what we do


seen.heard applies behavioural design approaches to help boards deliver their strategic goals.

We combine business experience and academic research to develop cost-effective and sustainable approaches for improving ways of working where they will have most impact on results.

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Boards are groups diverse in their composition and often meet relatively infrequently for no more than a day at a time, yet they are ultimately accountable for setting the organisational vision, strategy and direction, making high-quality decisions and managing risk. Each week brings a new story showing how a board has had to deal with serious ethical and financial shortcomings in the organisations they govern. Anyone who has sat as a Director on a board understands the pressures boards face and the scrutiny they are under from their shareholders, their staff and the public.

Given this context, how can Chairs of boards create an environment where issues are raised, critical information is shared, complex challenges are debated and difficult decisions are made? Success is more likely if board members can draw on the insight of three groups:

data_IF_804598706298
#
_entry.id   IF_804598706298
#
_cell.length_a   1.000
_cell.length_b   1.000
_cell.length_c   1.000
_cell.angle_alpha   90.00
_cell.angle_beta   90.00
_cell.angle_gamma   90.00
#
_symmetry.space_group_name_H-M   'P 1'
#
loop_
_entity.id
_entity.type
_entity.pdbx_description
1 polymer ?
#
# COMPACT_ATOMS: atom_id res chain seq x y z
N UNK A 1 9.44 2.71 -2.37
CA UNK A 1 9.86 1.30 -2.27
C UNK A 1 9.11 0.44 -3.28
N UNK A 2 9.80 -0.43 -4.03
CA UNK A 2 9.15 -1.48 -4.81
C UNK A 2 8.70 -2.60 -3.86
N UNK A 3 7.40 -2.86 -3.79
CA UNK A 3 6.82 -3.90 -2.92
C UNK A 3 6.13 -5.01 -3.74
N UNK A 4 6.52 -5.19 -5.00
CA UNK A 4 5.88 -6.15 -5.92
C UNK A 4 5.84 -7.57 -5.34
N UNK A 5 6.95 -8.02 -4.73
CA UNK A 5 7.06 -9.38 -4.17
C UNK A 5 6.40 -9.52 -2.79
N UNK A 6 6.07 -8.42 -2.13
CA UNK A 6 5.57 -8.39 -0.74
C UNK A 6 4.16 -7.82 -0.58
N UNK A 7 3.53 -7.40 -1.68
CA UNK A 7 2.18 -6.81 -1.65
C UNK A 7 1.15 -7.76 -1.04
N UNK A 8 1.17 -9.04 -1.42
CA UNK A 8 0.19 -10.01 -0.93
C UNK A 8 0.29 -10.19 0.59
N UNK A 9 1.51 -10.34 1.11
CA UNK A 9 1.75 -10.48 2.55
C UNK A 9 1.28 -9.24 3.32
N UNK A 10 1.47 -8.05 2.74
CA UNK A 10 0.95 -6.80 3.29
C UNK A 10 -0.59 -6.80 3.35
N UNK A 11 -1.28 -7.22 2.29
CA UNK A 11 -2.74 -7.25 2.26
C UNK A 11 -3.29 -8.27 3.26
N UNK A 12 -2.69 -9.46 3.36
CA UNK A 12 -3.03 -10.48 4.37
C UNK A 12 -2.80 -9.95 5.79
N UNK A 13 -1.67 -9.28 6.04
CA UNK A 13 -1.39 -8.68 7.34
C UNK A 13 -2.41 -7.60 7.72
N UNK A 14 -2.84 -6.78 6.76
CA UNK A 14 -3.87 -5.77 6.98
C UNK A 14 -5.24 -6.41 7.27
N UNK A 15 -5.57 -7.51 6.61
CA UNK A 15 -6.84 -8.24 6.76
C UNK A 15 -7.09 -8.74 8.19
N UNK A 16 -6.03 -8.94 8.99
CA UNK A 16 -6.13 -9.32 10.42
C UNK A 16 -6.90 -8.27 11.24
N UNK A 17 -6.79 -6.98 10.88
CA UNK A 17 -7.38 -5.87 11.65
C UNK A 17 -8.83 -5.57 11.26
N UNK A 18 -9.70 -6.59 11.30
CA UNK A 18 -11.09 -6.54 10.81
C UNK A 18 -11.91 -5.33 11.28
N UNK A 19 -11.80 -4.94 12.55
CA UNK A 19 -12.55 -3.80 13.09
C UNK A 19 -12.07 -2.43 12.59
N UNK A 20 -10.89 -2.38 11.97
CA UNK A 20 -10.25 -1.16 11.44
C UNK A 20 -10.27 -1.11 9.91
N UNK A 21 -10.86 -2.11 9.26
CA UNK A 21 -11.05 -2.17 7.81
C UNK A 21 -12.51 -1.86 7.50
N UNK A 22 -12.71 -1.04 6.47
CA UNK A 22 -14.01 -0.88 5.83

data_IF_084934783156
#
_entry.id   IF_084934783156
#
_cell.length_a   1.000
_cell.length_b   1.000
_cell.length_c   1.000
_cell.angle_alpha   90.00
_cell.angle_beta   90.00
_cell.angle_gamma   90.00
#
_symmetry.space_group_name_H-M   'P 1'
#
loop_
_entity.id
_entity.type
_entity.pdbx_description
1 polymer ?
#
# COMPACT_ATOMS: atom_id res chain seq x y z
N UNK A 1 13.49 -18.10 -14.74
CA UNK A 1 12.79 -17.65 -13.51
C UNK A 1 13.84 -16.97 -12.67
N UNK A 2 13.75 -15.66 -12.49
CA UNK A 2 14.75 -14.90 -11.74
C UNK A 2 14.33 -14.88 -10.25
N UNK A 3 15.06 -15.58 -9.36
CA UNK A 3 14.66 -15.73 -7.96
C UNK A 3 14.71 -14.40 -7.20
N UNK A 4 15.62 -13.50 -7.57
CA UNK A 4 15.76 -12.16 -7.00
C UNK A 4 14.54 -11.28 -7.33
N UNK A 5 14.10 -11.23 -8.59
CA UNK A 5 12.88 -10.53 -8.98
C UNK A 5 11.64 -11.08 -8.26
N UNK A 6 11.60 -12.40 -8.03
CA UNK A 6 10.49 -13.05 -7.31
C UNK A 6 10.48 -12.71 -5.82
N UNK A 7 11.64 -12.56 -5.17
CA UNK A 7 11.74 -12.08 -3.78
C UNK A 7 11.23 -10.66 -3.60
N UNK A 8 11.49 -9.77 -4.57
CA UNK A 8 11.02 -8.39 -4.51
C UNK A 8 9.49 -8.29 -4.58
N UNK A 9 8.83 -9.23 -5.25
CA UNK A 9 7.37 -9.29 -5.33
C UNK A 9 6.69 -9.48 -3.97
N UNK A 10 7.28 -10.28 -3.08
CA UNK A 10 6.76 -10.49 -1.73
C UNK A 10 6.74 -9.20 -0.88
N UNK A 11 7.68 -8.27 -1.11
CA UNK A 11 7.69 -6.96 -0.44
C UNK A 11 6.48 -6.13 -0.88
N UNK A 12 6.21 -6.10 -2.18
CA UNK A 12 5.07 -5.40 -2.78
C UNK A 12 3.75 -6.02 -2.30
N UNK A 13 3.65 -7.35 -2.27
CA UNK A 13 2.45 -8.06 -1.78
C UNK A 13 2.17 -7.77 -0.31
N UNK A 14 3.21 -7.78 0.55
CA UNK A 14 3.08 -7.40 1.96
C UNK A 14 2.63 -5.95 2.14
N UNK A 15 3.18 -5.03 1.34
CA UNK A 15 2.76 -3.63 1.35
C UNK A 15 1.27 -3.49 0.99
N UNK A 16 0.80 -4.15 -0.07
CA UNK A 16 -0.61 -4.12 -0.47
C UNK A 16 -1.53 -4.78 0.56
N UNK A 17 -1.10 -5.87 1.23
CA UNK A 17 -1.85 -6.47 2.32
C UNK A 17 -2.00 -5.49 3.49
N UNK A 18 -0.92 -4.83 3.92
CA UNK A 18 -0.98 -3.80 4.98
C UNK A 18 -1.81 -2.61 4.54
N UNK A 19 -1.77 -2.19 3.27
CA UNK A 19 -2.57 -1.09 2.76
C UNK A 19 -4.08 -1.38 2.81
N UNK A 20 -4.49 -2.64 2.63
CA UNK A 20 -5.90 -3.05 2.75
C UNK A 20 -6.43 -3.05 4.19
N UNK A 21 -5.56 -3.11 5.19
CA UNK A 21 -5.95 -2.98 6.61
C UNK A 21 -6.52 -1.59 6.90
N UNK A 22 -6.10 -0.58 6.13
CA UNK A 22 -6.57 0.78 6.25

1. Fellow board members
    The diverse background of board members means they will have a wide range of experiences of teams and group dynamics, with different perspectives on what works in areas such as communication, challenge and collaboration. The Chair can work with the board to establish common rules of engagement and norms for the board which enable all members to contribute fully and relevant knowledge to be shared.
  2. Front-line staff
    The culture of an organisation, its values, beliefs and norms, are made manifest by actions and behaviours. How the Executive Team and senior leaders in the business work day-to-day sets the tone for the rest of the organisation. What they do, or don’t do, how they communicate and what they recognise all send clear signals about what matters. How front-line staff describe the organisational culture can be very telling.
  3. Customers
    The customer matters. The experience that customers have of dealing with an organisation matters. Customer feedback can give a wealth of insight into an organisation that goes beyond the quality of its products and services and touching on areas such as organisational values and employee engagement.

If this insight is lacking, it is difficult to ask the right questions, judge whether the solutions that are being proposed to strategic issues are likely to work or assess the robustness of operational processes in identifying and managing risk. If you want a fresh perspective on how effective your board is now and some pragmatic approaches you can take to improve, get in touch.